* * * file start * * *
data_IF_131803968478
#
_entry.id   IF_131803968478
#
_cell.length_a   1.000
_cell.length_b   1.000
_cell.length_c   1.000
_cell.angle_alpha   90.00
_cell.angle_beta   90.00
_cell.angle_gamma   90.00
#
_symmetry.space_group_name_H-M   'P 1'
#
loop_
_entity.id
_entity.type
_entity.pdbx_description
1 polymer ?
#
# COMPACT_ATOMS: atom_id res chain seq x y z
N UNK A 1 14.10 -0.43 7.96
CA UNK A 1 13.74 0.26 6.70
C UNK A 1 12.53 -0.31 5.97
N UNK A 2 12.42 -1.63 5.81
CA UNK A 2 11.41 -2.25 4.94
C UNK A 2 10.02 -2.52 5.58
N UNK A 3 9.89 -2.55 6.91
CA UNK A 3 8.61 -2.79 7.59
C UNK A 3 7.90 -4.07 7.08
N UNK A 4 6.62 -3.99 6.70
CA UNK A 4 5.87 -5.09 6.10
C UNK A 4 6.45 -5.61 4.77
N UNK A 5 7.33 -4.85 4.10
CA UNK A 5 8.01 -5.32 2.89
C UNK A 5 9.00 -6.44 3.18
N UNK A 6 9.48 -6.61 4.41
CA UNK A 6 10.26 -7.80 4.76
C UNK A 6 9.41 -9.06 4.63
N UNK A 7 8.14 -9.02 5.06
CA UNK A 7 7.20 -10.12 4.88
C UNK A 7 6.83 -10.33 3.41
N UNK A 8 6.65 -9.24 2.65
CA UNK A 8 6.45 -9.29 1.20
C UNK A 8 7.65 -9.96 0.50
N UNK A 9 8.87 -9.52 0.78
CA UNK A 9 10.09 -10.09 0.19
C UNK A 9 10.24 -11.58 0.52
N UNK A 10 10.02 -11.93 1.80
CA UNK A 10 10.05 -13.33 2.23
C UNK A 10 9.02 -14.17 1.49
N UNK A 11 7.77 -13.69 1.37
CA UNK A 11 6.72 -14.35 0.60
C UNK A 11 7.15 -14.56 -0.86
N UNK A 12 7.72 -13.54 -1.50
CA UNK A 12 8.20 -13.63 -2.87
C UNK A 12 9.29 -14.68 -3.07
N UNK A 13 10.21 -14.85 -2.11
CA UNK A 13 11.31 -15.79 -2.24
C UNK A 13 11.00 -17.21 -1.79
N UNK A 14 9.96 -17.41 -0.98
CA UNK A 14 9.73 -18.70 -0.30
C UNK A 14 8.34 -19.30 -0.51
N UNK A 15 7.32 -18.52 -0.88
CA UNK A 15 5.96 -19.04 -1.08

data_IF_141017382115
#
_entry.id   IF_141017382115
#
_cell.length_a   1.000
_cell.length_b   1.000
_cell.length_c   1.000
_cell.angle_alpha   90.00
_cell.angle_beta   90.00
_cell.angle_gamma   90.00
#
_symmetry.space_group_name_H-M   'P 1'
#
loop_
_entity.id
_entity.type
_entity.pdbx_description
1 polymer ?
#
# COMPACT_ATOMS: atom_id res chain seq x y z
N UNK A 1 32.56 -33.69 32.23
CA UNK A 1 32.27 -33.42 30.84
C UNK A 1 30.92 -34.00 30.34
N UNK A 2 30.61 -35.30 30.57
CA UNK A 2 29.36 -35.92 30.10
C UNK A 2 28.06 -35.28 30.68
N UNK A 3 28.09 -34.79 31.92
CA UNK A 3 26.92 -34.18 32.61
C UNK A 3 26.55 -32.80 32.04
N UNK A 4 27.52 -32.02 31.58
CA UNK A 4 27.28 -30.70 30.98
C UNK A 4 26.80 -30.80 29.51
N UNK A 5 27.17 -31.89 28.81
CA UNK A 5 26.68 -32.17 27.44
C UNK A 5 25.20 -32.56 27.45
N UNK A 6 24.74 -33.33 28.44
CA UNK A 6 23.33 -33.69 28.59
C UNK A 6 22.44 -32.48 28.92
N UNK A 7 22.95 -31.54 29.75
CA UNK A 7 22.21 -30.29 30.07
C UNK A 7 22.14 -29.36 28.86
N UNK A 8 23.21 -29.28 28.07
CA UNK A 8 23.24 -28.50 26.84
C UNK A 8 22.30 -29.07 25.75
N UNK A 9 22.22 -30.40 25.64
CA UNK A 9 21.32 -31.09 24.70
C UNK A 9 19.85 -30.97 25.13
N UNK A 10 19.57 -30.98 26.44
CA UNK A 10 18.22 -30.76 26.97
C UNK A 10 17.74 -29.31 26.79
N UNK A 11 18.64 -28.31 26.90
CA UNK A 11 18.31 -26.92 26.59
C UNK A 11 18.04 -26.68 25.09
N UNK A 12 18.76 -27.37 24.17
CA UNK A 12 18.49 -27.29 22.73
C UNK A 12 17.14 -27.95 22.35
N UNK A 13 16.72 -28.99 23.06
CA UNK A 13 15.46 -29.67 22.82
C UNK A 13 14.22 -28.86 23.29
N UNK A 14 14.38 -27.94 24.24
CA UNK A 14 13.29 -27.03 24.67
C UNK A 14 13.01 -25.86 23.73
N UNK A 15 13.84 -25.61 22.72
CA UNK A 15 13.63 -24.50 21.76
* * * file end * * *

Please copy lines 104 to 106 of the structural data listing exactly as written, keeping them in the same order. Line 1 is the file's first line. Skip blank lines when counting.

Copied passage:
CA UNK A 7 22.21 -30.29 30.07
C UNK A 7 22.14 -29.36 28.86
N UNK A 8 23.21 -29.28 28.07